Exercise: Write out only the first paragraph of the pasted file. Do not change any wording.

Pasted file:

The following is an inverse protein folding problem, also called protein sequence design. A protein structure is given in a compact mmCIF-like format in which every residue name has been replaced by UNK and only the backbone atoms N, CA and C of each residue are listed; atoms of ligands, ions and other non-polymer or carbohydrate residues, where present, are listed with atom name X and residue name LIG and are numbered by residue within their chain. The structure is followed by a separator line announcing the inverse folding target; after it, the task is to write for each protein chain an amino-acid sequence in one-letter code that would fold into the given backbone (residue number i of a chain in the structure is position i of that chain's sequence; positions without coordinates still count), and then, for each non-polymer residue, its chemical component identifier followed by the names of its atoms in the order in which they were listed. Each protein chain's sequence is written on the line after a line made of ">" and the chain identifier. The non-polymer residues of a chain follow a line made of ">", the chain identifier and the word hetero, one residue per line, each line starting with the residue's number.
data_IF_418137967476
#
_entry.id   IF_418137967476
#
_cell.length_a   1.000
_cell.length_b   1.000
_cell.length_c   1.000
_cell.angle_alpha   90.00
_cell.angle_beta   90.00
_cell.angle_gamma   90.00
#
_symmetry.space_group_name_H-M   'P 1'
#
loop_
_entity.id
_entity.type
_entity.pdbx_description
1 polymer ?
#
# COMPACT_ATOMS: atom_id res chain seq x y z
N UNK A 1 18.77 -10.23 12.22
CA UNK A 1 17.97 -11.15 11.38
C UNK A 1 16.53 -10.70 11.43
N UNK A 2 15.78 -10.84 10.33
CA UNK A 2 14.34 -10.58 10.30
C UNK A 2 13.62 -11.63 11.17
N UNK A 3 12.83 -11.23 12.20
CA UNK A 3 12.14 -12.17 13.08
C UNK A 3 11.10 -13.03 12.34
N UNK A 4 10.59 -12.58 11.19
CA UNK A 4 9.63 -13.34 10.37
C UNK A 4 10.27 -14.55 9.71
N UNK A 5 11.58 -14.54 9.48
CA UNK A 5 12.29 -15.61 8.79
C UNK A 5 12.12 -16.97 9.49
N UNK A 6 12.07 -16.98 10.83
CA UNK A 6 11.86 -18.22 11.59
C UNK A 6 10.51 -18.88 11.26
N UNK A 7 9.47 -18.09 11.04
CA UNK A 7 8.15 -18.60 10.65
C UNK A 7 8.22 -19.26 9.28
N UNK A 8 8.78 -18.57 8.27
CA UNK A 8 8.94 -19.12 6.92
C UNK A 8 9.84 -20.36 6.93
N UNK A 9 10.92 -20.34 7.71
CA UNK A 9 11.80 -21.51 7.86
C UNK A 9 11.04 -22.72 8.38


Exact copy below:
The following is an inverse protein folding problem, also called protein sequence design. A protein structure is given in a compact mmCIF-like format in which every residue name has been replaced by UNK and only the backbone atoms N, CA and C of each residue are listed; atoms of ligands, ions and other non-polymer or carbohydrate residues, where present, are listed with atom name X and residue name LIG and are numbered by residue within their chain. The structure is followed by a separator line announcing the inverse folding target; after it, the task is to write for each protein chain an amino-acid sequence in one-letter code that would fold into the given backbone (residue number i of a chain in the structure is position i of that chain's sequence; positions without coordinates still count), and then, for each non-polymer residue, its chemical component identifier followed by the names of its atoms in the order in which they were listed. Each protein chain's sequence is written on the line after a line made of ">" and the chain identifier. The non-polymer residues of a chain follow a line made of ">", the chain identifier and the word hetero, one residue per line, each line starting with the residue's number.